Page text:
There's nothing polar bears like more than a banjaxed economy. Less economic activity means fewer factories belching out toxic gases, which is jolly good news for the melting ice caps and the polar bears. It's a bit rubbish for the rest of us in the short term, as weak economies mean higher unemployment, lower wages and general misery. But at least we can breathe. Last week, the Environmental Protection Agency revealed that Ireland's greenhouse gas emissions had risen by a full 1 per cent in 2012. We now emit 57.92m tonnes of gack. Much of the increase was due to a 5.9 per cent increase in energy generation emissions. As an economic indicator it shows recovery taking hold.
DEPT OF FINANCE GUESSES
The Department of Finance has a really poor record when it comes to forecasting how the economy will perform. Its forecasts in April suggested that the economy would grow by 1.3 per cent this year. That's been revised down to 0.2 per cent. The department pegged growth at 2.4 per cent for next year. Now it figures it'll be about 1.8 per cent. Things are screeching to a halt. But, given its dismal track record, everything will probably go the opposite direction. The ESRI thinks growth will hit 2.6 per cent next year. One will have egg all over its face. Again.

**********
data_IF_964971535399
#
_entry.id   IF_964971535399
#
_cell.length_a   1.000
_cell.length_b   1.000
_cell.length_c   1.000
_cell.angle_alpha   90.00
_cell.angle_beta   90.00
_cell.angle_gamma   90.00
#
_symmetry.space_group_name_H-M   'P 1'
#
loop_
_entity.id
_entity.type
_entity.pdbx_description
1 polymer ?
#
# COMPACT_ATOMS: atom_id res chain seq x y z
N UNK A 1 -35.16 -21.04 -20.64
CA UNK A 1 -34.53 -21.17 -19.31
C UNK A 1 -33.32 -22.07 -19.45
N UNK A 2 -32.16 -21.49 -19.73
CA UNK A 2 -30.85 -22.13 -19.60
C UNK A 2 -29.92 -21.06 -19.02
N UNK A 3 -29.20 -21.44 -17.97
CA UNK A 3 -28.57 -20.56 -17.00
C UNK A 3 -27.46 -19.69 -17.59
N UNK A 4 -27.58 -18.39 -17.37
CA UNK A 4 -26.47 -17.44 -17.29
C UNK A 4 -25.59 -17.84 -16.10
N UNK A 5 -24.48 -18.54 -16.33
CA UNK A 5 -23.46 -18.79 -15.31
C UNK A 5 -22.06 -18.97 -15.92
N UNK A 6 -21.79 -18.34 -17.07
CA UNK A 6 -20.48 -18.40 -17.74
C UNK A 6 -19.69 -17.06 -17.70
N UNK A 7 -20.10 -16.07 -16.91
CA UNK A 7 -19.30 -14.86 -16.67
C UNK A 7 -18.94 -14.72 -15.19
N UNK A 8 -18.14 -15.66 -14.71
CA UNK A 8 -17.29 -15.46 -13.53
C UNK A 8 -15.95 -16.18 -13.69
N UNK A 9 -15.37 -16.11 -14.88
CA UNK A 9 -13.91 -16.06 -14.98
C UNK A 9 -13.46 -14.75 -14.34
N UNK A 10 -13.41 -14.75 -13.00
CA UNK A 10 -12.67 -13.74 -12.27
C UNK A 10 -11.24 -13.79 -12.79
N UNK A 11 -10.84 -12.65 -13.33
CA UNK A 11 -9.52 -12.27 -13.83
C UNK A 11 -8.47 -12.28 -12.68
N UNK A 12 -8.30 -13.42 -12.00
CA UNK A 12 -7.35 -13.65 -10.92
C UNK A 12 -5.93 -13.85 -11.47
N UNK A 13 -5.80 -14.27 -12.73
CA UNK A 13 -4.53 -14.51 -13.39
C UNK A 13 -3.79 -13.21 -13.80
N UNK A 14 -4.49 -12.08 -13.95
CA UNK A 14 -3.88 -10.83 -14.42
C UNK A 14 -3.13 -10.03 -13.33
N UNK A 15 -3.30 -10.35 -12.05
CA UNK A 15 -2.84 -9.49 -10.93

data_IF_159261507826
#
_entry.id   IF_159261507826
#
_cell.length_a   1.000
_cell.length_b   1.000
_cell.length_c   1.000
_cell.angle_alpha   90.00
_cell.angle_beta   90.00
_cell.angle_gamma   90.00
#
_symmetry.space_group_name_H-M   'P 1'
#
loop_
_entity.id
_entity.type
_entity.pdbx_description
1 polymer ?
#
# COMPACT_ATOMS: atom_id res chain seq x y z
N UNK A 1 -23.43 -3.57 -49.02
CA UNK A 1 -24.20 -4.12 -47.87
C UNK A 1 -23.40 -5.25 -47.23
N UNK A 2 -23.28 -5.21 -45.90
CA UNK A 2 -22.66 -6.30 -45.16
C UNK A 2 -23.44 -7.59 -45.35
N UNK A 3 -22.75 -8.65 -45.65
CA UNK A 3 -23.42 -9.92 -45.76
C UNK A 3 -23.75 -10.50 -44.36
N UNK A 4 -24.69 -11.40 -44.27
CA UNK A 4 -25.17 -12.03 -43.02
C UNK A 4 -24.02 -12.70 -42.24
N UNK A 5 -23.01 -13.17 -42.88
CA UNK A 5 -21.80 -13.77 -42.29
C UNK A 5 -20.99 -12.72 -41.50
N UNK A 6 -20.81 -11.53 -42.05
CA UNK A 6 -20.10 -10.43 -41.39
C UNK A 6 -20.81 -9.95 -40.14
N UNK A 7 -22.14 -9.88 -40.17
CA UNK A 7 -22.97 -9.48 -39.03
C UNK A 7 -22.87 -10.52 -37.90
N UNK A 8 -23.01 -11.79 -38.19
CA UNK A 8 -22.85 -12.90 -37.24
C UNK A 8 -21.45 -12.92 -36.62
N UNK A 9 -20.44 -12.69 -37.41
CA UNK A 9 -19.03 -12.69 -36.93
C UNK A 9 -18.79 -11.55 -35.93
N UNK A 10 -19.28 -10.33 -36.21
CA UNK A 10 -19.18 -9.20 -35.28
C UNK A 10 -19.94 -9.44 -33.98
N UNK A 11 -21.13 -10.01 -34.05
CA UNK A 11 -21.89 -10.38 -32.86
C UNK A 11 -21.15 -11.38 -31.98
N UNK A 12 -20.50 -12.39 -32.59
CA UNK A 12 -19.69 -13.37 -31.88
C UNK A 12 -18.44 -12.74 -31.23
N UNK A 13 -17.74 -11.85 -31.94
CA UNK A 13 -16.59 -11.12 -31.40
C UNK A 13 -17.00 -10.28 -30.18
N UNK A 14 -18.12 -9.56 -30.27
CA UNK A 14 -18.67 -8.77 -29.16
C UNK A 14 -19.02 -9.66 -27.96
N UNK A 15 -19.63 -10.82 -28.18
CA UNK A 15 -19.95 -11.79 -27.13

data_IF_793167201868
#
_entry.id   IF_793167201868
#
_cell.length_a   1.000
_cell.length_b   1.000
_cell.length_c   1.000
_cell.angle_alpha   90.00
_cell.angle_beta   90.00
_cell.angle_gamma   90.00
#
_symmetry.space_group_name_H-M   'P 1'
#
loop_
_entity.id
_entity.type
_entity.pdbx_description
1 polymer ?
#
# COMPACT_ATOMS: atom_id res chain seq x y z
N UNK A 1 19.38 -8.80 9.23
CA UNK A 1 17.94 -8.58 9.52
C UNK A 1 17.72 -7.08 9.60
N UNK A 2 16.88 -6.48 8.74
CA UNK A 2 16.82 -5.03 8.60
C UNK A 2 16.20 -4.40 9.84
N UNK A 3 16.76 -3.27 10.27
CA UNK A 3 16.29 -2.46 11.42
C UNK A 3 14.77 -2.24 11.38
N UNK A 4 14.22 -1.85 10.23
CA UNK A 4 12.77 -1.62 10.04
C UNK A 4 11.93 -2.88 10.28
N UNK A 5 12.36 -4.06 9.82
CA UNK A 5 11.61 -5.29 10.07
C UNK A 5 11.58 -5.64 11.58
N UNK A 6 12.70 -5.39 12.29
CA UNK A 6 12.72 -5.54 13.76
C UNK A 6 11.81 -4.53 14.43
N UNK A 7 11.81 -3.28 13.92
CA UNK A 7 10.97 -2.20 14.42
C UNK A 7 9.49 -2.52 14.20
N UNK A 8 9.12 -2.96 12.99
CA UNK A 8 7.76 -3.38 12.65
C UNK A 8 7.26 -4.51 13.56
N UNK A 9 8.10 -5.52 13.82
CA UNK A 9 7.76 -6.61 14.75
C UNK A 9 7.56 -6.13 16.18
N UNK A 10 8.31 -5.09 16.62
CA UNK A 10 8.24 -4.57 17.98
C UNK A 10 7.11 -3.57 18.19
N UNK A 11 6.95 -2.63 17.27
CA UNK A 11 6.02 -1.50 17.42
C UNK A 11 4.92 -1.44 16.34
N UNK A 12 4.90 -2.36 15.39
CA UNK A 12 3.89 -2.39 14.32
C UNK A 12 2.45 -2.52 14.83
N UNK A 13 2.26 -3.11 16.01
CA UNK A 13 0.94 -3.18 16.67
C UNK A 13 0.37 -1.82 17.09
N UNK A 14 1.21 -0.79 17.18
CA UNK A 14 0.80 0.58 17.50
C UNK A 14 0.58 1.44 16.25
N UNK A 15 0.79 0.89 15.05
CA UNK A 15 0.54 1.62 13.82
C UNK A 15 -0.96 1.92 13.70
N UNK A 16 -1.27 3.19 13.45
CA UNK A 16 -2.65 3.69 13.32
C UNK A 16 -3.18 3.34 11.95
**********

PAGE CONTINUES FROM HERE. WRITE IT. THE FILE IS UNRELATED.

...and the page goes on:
The amount of whopping big cruise liners visiting Ireland has soared 17.6 per cent since last year, with passenger numbers rising massively. There was also a 192 per cent jump in the volume of passengers disembarking in Dublin. The tourism sector has had a good year and The Gathering turned out to be a pretty smart idea. There has been a 6.7 per cent increase in tourist numbers this year. Increased tourism boosts one of the country's largest indigenous industries and also brings in lots of foreign moolah.
The man in the white van is the engine of the economy, as SMEs provide most of the employment in the country. More white vans equals more business activity. The number of new goods vehicles registered this year for the first time is down 4.2 per cent on 2012. There were 9,041 new goods vehicles registered this year. However, the trend is more positive, with September figures showing a 33.2 per cent increase compared to the same month last year.
There has been a lot of talk about a property shortage in Dublin and double-digit price rises – despite a slew of ghost estates peppering the rural landscape. Cash buyers aside, the economy needs new credit to be released to turn the trickle of liquidity into more of a sustainable flow. There's been a 0.7 per cent increase in the number of mortgages issued in Q2 and that is complemented by a 14.6 per cent increase in the amount of mortgages approved in August on a year-on-year basis. After five painful years in the construction sector, these leading indicators are pointing upwards and we may finally be past the 'bumbling along the bottom' phase.